Reporter: It's been two years since the start of Harvey Weinstein's highly-publicized downfall. He has been accused by 80 women of sexual misconduct. More than a dozen of whom allege rape. Literally a nightmare, and I'll never be the same. Reporter: Once a Hollywood king maker. I would like to thank Harvey Weinstein. Thank you for killing whoever you had to kill to get me up here today. Reporter: Now cast out in The biggest scandal in Hollywood in years. Reporter: The flood of allegation cat putting the me too movement. He will stand trial for five felony charges and this morning was in court on a bail hearing. Weinstein faces a possible sentence of life in prison if convicted. He has pled not guilty and consistently denied any allegation of non-consensual sex with anyone. By his side, the attorney who will try to convince the jury and the world of his innocence. Do you think he wanted you because you're a woman? I'm absolutely certain that was part of it. Reporter: You're currently defending what many would regard as the most-hated man in America. Why are you defending him in. Number one, Harvey has a right to a defense. I am not the moral police on Harvey Weinstein. That's not my job. It's not the jury's job either, if they really look at the evidence that's going to be presented to them, I think they're going to find him not guilty. Maybe the most important thing for Donna is picking a jury. She's going to have to find people who can evaluate the evidence objectively. And with a guy as unpopular as Harvey Weinstein, that's not easy. Reporter: Robert Boyce led the investigation. I think the overwhelming detail, given by these ladies will convict him of what they said he did. Reporter: The trial will examine the allegation of two women. Mimi, who says Weinstein forced himself on her in 2006 when she was working as a production assistant. Women have the right to say no. And that was a no. Reporter: And an unidentify woman who alleges Weinstein raped her in a hotel room in 2013. She will cite apparently friendly e-mails that these women engaged in. In always friendly. Sometimes romantic. It would be any reasonable person to think that the claims are untrue. There are plenty of experts out there who say it's fairly well documented that a lot of times when women are assaulted will communicate with the person they accuse because they're trying to normalize something traumatic that happened to them, and that this isn't unexpected behavior. There are some doctors that will say that. We will discredit the fact that there no research to, to prove that. Reporter: So you don't believe that that's the case. I don't. Reporter: In a statement, her attorney said once the jury understands the context, they will understand why they were sent and communication after an assault does not mean no assault took place. You will see time and again victims will maintain some kind of relationship with the person who committed the crime against them. Reporter: Many of the 80-plus women have cited things beyond the statute of limitations. The M.O. Is eerily similar. You have Harvey Weinstein in a bathrobe with the promise of a career boost or asking for a massage. Going to a hotel room and having someone ask you if they'll give you a massage is not rape, not sexual assault and it's really not even sexual harassment. People have a right to make a pass, and you have a right to say no thank you. Reporter: If you go out on a But you're not in a position of power when someone wants something from you. Reporter: But it doesn't necessary mean you want to give Harvey Weinstein a massage or see his naked body. There are many things that lead up to that point. And those are the things they don't want to say when they come forward and make these claims. In when someone in a position of power over someone else's career makes the pass with the either explicit or implicit promise of career. Reporter: Do you think it's inappropriate for a boss to show up in a hotel room with a robe on and ask for a massage? I don't, but someone you work for is a different story than someone you want to work for. Reporter: Some of the women who directly worked for him say they experienced that exact situation. Some of those situations did lead to an assault, according to them. If you want to give me names, I can't comment on generalities. Reporter: Rowena chew. She alleged that he attacked her in a hotel room at the Venice film festival in 1998. She says she left mere max shortly after and had suicidal thoughts and difficulty finding work. She's violating that nda by coming out and talking. I don't think it's appropriate for me to talk about it. Reporter: Ndas are why women remain silent. If I thought I was in a position where someone was asking me to sign an nda and I thought the better thing to do would be to go out and talk about it or report it that would be a choice I would make. There's no doubt all these ndas protected Harvey Weinstein from being, posed earlier from being a serial offender in some way or form. Reporter: Three others will testify as prior bad acts witnesses to show that Weinstein demonstrated patterns in his behavior, among them, actress She says he shoved her onto the bed, locked her arms over her head and raped her while she kicked and screamed. Annabella has told so many different stories. Her first line of conversation was that absolutely nothing ever happened with Harvey, then it evolved and the story kept changing. Reporter: She says the chances of charging him would change her life. There was real intimidation going on. Did they feel intimidated or were they more concerned about what could potentially happen to and were they willing to play a game that they decided they weren't willing to play? Reporter: In a statement, Gloria Allred said she will testify under oath and the jury will understand. Her focus is on her client. Do you think he's sorry for his sins? I do think he has a level of remorse for the devastation that even these allegation themselves have caused. Reporter: Some people might say he's sorry he got called out or caught. I think if that were the case I don't think he would work on himself to the point that he is working on himself. He went to rehab. Reporter: For sex addiction in. He went to rehab, therapists. Reporter: You have people say here you have a woman representing Harvey Weinstein, have you been accused of being a traitor to your own gender? There are circumstances where women don't want to take certain responsibilities for their action, we infantlize our is selves. When you make certain choices there's a risk when you make those choices. Reporter: There are a lot of people who would say that's victim blaming. If you don't want to be a victim, don't go to the hotel room, don't sign an nda, go out on fifth avenue, take a mega phone and talk about what you want to talk about. To suggest it is the alleged victims' faults for showing up where he asked for the meeting to occur seems like a stretch. Blaming victims who've agreed to settlements with someone for not going out and talking about it is absurd. Reporter: Do you ever worry that maybe you'll be on the wrong side of history on this one? No. And I think what I worry about is the outcome for him. I don't worry about the outcome for me.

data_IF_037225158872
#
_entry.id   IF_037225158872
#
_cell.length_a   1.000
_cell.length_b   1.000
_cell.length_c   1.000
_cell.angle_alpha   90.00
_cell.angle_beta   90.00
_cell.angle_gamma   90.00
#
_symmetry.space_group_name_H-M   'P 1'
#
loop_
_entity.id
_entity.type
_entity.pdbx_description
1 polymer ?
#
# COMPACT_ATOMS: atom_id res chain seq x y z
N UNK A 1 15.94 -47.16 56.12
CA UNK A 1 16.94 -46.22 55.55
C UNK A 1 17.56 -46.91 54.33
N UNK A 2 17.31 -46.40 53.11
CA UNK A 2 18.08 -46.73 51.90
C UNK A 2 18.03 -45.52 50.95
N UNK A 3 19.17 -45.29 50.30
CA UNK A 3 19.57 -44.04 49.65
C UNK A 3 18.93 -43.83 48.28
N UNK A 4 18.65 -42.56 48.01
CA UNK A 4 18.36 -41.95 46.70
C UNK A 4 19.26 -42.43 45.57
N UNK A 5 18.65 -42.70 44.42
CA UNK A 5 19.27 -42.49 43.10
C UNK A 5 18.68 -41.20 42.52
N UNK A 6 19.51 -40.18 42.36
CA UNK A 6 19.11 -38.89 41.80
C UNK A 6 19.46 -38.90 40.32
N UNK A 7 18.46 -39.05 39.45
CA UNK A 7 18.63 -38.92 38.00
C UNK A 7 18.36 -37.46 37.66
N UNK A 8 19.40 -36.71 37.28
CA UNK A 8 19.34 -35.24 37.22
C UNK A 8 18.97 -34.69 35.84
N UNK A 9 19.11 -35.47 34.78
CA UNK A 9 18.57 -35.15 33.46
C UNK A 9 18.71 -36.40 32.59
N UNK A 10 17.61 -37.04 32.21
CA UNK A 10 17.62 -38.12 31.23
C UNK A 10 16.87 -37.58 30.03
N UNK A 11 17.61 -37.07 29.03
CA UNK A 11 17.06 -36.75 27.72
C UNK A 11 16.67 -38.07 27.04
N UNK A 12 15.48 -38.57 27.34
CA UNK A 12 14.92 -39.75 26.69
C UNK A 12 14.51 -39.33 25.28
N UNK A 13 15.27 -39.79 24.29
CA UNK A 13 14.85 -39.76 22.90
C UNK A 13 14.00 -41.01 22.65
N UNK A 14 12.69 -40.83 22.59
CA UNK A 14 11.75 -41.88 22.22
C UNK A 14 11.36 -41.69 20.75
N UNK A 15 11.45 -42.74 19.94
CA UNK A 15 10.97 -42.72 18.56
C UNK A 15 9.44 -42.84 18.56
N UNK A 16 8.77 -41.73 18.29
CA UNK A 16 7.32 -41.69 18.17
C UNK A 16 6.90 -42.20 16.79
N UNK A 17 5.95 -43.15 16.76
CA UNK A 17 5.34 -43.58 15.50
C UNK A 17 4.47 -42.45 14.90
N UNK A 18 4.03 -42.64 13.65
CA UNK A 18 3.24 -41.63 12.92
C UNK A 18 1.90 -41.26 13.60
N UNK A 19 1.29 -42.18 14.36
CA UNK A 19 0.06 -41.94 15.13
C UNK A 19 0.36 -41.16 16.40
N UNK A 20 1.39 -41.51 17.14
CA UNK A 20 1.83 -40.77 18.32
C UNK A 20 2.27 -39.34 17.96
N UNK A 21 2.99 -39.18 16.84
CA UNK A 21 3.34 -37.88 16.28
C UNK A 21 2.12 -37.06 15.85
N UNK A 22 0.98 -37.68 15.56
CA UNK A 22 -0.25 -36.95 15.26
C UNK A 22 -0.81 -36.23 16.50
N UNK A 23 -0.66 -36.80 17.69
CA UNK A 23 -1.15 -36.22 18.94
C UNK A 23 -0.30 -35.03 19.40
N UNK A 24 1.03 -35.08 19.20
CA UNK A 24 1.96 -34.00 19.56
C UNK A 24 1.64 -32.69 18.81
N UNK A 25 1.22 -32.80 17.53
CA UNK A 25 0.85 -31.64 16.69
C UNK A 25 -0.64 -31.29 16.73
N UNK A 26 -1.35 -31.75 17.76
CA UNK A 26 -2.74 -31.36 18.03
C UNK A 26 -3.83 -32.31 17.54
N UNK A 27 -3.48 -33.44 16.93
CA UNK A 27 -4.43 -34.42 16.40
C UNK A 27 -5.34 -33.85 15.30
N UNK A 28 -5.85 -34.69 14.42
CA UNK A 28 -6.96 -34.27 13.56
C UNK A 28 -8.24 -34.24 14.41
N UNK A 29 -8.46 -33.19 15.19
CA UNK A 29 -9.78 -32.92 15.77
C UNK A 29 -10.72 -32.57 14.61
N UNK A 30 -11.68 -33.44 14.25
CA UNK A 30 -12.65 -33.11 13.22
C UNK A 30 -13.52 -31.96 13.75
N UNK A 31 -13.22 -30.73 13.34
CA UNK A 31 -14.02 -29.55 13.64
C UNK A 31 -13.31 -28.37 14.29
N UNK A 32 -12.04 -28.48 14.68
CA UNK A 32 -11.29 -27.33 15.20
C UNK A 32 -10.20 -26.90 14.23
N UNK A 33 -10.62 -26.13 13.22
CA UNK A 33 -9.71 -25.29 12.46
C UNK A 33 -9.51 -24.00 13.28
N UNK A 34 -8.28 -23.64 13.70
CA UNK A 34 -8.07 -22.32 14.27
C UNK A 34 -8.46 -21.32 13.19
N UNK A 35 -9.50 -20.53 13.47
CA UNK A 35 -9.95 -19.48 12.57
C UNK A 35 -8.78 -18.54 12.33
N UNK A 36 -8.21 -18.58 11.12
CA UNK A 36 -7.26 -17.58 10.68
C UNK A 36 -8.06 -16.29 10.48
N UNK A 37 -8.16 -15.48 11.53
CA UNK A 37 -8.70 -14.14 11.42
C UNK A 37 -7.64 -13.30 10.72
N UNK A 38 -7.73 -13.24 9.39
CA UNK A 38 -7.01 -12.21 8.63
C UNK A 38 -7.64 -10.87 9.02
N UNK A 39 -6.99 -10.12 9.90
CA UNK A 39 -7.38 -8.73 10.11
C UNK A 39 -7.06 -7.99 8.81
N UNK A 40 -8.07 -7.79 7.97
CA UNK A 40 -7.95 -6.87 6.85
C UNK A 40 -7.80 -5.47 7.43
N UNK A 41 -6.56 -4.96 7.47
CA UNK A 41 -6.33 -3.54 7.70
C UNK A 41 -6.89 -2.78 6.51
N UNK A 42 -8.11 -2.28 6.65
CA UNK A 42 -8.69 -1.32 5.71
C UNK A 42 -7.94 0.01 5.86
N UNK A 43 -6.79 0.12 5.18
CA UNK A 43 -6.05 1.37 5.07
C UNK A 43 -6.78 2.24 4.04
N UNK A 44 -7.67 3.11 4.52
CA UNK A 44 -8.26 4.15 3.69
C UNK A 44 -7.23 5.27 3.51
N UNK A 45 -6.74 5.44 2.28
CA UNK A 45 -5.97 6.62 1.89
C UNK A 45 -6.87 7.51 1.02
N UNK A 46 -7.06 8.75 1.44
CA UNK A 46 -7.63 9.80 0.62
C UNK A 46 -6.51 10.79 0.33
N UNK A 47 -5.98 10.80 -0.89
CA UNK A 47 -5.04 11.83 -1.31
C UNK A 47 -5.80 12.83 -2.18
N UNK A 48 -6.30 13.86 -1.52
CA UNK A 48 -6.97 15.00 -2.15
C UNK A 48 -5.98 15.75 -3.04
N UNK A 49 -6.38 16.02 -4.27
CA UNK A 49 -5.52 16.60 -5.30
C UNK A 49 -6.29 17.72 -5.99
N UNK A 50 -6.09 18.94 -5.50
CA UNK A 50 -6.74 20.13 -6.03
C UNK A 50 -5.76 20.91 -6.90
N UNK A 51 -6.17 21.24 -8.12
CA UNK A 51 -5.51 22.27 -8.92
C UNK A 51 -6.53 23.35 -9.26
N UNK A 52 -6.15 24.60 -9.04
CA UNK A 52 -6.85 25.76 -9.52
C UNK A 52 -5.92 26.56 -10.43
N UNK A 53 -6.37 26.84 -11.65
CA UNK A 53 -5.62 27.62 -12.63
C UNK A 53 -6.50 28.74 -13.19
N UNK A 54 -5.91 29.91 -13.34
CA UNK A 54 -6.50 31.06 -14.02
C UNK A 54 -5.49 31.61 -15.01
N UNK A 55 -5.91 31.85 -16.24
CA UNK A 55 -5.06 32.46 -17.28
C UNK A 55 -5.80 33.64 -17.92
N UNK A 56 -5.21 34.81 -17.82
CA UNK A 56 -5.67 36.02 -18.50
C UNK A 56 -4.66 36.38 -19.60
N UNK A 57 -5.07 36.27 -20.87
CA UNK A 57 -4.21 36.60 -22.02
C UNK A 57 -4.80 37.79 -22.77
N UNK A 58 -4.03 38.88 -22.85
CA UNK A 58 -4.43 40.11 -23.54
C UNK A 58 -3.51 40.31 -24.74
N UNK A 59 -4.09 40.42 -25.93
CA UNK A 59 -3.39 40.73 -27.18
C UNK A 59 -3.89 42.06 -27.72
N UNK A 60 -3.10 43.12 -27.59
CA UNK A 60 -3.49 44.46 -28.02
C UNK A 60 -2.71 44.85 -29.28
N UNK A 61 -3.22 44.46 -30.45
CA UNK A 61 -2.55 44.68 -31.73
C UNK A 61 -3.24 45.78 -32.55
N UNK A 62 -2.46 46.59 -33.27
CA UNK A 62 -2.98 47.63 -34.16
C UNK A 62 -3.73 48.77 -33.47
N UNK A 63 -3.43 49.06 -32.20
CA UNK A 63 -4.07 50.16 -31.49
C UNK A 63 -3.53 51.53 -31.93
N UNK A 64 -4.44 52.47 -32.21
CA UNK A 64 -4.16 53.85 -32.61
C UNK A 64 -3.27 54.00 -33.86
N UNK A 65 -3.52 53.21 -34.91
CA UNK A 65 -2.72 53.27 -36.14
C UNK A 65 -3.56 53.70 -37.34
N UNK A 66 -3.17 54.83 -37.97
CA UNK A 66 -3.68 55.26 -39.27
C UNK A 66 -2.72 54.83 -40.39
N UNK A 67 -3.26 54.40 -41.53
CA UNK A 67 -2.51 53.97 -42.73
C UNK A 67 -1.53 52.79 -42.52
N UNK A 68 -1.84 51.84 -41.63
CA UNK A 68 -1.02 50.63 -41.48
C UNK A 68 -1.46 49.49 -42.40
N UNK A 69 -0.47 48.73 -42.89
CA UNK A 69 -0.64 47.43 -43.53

This transcript has been automatically generated and may not be 100% accurate.